The Aisle Seat - Movie Reviews by Mike McGranaghan
Page copy protected against web site content infringement by Copyscape
Send this page to Twitter!  

THE AISLE SEAT - by Mike McGranaghan


The Finest Hours

Some movies are forever, and some are just for the two hours that you watch them. That is to say, some are truly great works, or they entertain you in such a way that you never forget them. Others keep you hooked for their running times, but don't stay with you. The Finest Hours is definitely a movie that belongs in the second category. I probably won't remember much about it six months from now. Still, for 117 minutes, it sufficiently engaged me.

Set in 1952, the film tells the story of Bernie Webber (Chris Pine), a fairly timid member of the Coast Guard stationed in Cape Cod. He goes on what is essentially a blind date and ends up falling head over heels for Miriam (Holliday Grainger). Shortly after they become engaged, he's sent out on a perilous mission by Chief Warrant Officer Daniel Cluff (Eric Bana). A nasty storm at sea has destroyed two separate oil tankers. One of them has been torn completely in half, with more than thirty men stranded on it. Bernie puts together a small crew to take a motor boat out. Faced with massive waves and harsh winter conditions, they risk life and limb in an attempt to rescue those in danger. Casey Affleck plays Ray Sybert, the tanker's engineer who cobbles together a plan to keep everyone afloat until help arrives.

The Finest Hours is based on a non-fiction book by Michael J. Tougias and Casey Sherman, which is subtitled The True Story of a Historic Sea Rescue. It takes a fairly streamlined approach to the material. As opposed to something like The Perfect Storm, which took the thrill-a-minute route, or even a piece of fiction like The Martian, which emphasized the "How will we pull this rescue off?" aspects, The Finest Hours doesn't gussy anything up. It just recounts the details of the mission in dutiful, respectful fashion. There are moments of great peril, yet they aren't necessarily presented in a nail-biting way. You also won't learn much about how the Coast Guard conducts rescues. Mostly, the film is a straightforward dramatization of something that really happened, with minimal insight into the mechanics of it.

And that's okay, because it remains an inherently interesting piece of history being recounted. Director Craig Gillespie (Million Dollar Arm) keeps the hazards faced by Bernie, Ray, and the others front and center, so that you recognize just how much the odds were against anyone surviving. Even if it doesn't hit the dramatic highs of other rescue movies – or even other sea-faring stories - The Finest Hours is nevertheless sturdy and well-paced enough to keep you invested and rooting for success.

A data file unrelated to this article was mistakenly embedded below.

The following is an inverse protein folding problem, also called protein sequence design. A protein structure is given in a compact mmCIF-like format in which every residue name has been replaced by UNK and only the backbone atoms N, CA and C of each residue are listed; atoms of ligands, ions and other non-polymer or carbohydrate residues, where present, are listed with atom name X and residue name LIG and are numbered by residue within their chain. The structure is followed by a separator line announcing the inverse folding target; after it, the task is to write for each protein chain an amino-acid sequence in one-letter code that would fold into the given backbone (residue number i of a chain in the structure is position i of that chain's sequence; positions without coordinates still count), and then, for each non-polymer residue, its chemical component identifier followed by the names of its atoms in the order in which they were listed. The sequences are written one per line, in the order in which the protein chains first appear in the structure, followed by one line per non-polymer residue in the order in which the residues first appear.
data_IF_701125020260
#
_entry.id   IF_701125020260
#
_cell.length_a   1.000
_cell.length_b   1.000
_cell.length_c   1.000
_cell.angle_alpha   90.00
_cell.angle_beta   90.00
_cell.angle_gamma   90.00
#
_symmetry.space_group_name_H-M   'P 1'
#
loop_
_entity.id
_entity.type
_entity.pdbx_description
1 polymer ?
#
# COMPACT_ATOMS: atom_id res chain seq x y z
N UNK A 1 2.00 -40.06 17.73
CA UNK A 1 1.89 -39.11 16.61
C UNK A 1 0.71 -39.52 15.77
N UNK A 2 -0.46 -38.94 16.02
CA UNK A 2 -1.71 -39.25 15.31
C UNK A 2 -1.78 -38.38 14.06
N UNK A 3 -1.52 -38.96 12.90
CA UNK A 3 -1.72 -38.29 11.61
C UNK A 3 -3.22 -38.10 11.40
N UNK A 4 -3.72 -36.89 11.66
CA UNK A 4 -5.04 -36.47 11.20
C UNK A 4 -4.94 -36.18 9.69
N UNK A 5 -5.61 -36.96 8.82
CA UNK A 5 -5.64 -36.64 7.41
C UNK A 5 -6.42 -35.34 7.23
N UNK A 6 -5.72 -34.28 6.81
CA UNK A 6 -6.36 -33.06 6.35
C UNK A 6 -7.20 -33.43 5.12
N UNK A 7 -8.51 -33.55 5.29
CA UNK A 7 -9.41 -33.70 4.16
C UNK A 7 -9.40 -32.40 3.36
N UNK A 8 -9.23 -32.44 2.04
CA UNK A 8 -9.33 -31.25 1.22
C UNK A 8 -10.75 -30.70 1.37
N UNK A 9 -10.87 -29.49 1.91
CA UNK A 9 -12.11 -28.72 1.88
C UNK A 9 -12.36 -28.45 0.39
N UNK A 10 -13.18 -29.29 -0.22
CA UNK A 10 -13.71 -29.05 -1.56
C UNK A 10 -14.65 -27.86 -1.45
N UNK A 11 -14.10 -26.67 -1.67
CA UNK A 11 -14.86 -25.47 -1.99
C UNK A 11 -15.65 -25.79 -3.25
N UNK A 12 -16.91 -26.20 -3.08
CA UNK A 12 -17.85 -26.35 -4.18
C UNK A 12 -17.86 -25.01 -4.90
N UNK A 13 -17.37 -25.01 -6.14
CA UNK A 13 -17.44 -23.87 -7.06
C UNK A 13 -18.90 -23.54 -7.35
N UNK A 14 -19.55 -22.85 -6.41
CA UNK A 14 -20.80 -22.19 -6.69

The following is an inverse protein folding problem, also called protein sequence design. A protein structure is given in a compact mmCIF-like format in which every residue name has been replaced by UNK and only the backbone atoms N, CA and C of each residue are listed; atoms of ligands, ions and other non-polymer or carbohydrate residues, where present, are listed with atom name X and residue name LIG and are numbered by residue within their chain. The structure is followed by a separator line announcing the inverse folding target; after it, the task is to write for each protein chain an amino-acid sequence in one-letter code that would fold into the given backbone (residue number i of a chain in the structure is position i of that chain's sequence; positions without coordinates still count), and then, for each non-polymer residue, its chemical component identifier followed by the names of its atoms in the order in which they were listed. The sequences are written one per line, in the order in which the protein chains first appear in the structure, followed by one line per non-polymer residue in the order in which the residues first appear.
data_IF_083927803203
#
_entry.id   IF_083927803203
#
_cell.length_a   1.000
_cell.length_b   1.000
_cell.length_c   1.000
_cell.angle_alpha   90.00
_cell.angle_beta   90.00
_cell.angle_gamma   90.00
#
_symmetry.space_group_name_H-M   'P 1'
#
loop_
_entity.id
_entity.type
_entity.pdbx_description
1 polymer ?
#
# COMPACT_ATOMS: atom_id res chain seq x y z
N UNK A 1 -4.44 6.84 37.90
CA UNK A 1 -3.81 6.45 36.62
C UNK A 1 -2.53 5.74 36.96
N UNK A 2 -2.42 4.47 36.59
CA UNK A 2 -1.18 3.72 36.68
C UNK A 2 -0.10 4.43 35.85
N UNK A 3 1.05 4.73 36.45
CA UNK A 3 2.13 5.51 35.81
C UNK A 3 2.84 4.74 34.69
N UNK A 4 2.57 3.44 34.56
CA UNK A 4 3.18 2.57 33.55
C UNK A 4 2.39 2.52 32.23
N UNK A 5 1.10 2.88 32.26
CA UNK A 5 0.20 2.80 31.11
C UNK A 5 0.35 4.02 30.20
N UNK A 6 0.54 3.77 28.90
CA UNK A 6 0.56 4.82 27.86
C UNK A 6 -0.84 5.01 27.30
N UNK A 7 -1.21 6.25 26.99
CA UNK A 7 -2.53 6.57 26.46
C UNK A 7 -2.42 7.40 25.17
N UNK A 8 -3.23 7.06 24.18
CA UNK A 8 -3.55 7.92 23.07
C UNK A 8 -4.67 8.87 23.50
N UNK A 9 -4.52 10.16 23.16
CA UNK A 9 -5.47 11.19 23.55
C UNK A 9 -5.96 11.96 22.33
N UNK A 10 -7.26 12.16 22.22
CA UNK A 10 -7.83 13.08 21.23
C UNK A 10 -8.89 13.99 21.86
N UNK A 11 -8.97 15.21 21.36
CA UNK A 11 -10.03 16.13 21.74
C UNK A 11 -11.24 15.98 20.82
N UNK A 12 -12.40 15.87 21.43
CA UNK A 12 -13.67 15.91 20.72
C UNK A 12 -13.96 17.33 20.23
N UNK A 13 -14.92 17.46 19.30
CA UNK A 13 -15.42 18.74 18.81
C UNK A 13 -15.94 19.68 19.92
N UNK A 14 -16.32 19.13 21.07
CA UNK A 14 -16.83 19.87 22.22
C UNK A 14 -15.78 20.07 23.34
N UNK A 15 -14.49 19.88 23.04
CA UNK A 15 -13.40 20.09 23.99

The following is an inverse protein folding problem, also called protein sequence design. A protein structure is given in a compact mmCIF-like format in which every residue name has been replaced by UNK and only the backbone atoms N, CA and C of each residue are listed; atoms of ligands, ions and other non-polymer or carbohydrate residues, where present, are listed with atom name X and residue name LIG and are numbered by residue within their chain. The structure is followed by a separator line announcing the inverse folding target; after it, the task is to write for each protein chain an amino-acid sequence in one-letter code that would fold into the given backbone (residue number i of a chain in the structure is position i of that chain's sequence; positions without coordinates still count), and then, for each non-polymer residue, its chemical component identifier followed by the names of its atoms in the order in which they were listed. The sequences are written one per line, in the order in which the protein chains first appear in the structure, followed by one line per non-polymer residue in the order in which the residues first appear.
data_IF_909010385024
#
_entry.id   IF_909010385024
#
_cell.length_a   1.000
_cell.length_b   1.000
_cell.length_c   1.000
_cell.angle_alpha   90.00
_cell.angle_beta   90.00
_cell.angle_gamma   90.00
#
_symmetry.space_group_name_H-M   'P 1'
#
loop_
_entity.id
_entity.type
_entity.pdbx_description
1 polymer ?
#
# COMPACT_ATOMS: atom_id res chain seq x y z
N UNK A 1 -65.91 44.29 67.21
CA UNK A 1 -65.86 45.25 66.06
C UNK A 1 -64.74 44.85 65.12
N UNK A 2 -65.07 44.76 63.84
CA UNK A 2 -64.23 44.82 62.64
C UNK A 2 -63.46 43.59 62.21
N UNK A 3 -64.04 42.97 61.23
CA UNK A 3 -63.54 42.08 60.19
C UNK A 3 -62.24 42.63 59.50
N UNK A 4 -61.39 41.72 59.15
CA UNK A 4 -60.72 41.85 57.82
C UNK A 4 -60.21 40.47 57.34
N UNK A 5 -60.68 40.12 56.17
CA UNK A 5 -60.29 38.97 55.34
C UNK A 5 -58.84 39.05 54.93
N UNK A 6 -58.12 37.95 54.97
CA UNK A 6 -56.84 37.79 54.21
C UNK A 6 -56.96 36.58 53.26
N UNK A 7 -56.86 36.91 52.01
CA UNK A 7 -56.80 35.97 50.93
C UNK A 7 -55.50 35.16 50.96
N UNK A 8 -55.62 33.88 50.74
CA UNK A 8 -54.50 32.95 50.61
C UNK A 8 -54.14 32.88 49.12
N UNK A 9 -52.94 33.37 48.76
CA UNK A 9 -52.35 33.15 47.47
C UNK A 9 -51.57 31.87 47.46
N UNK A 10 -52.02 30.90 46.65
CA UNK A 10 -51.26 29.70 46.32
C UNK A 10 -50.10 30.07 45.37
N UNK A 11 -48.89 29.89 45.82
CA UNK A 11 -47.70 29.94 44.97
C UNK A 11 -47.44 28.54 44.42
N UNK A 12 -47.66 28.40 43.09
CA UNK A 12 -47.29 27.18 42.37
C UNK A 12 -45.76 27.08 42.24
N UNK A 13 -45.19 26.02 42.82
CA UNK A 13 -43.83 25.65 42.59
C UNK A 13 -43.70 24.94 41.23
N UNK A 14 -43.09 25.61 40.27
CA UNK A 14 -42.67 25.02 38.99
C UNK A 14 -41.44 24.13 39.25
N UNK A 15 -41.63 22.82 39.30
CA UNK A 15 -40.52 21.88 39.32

On the character side, things play out in much the same way. We sense that Ray sees a possible means of survival, while Bernie finds his inner courage once he has a moment to really step up to the plate. That's about it for personal depth. Nonetheless, Affleck and Pine are quite good in their roles. The breakout performance, however, comes from Holliday Grainger, who co-starred in last year's live-action Cinderella. The romance between Bernie and Miriam is here largely to provide a more intimate emotional payoff to the film, but Grainger accomplishes something greater. During a scene in which Miriam confronts Cluff, she imbues the relationship with a depth the screenplay never quite gives it. Every moment she's on screen, the actress conveys her character's love for Bernie, in addition to her fear that she'll never see the man she loves again. It's terrific work from an up-and-comer worth paying attention to.

Visual effects used to depict the storm, the damaged tanker, and the treacherous conditions Bernie and crew confront are generally very good. A few shots, in particular, really capture the vastness of the waves created by the storm. Those effects have an eerie quality that ranks among the film's high points. The 3D conversion, on the other hand, is completely useless. A couple of semi-cool shots aside, there's nothing here designed to capitalize on the format's possibilities.

When all is said and done, The Finest Hours has enough that works to make it worth seeing. What Bernie Webber and his colleagues did is nothing short of amazing and, at its best, the film honors the fearless dedication they showed. It's a compelling story through and through. There's even something appealing about the fact that the movie isn't trying to be more than it is. Whereas other pictures of this type tend to focus on the thrills, this one focuses on the idea that lives are at stake. The Finest Hours' appreciation of the “leave no man behind” ethic is refreshing.

Some minor flaws aside, the elements that the movie gets right carry it along quite pleasurably.

( out of four)

The Finest Hours is rated PG-13 for intense sequences of peril. The running time is 1 hour and 57 minutes.

Buy a copy of my book, "Straight-Up Blatant: Musings From The Aisle Seat," on sale now at! Paperback and Kindle editions also available at!

Support independent publishing: Buy this book on Lulu.